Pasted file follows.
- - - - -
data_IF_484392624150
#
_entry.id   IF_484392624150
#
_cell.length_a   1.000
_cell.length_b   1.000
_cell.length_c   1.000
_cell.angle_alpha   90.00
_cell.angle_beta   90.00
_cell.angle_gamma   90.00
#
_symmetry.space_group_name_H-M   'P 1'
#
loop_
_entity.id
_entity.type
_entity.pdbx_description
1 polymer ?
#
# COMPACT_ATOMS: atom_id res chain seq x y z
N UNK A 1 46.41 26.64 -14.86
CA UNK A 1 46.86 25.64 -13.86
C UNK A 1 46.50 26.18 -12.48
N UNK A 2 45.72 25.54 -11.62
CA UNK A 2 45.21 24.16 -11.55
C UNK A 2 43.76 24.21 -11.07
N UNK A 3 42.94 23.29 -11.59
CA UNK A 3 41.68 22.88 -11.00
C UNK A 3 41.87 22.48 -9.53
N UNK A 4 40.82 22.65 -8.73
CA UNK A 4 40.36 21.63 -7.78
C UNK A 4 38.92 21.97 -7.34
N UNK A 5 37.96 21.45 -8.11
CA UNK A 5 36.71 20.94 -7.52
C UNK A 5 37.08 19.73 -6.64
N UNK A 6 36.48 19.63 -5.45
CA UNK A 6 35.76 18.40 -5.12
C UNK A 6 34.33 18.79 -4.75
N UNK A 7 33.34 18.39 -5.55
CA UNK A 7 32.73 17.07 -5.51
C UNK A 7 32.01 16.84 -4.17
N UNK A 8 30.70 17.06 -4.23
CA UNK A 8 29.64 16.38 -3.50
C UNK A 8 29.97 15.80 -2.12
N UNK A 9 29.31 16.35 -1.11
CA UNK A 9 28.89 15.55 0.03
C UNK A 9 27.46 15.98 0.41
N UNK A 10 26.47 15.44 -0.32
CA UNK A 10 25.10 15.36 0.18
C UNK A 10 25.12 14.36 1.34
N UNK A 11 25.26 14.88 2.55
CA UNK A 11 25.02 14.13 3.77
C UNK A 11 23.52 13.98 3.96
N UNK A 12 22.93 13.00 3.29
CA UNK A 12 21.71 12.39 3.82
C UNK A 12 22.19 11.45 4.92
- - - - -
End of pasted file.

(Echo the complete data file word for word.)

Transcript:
data_IF_484392624150
#
_entry.id   IF_484392624150
#
_cell.length_a   1.000
_cell.length_b   1.000
_cell.length_c   1.000
_cell.angle_alpha   90.00
_cell.angle_beta   90.00
_cell.angle_gamma   90.00
#
_symmetry.space_group_name_H-M   'P 1'
#
loop_
_entity.id
_entity.type
_entity.pdbx_description
1 polymer ?
#
# COMPACT_ATOMS: atom_id res chain seq x y z
N UNK A 1 46.41 26.64 -14.86
CA UNK A 1 46.86 25.64 -13.86
C UNK A 1 46.50 26.18 -12.48
N UNK A 2 45.72 25.54 -11.62
CA UNK A 2 45.21 24.16 -11.55
C UNK A 2 43.76 24.21 -11.07
N UNK A 3 42.94 23.29 -11.59
CA UNK A 3 41.68 22.88 -11.00
C UNK A 3 41.87 22.48 -9.53
N UNK A 4 40.82 22.65 -8.73
CA UNK A 4 40.36 21.63 -7.78
C UNK A 4 38.92 21.97 -7.34
N UNK A 5 37.96 21.45 -8.11
CA UNK A 5 36.71 20.94 -7.52
C UNK A 5 37.08 19.73 -6.64
N UNK A 6 36.48 19.63 -5.45
CA UNK A 6 35.76 18.40 -5.12
C UNK A 6 34.33 18.79 -4.75
N UNK A 7 33.34 18.39 -5.55
CA UNK A 7 32.73 17.07 -5.51
C UNK A 7 32.01 16.84 -4.17
N UNK A 8 30.70 17.06 -4.23
CA UNK A 8 29.64 16.38 -3.50
C UNK A 8 29.97 15.80 -2.12
N UNK A 9 29.31 16.35 -1.11
CA UNK A 9 28.89 15.55 0.03
C UNK A 9 27.46 15.98 0.41
N UNK A 10 26.47 15.44 -0.32
CA UNK A 10 25.10 15.36 0.18
C UNK A 10 25.12 14.36 1.34
N UNK A 11 25.26 14.88 2.55
CA UNK A 11 25.02 14.13 3.77
C UNK A 11 23.52 13.98 3.96
N UNK A 12 22.93 13.00 3.29
CA UNK A 12 21.71 12.39 3.82
C UNK A 12 22.19 11.45 4.92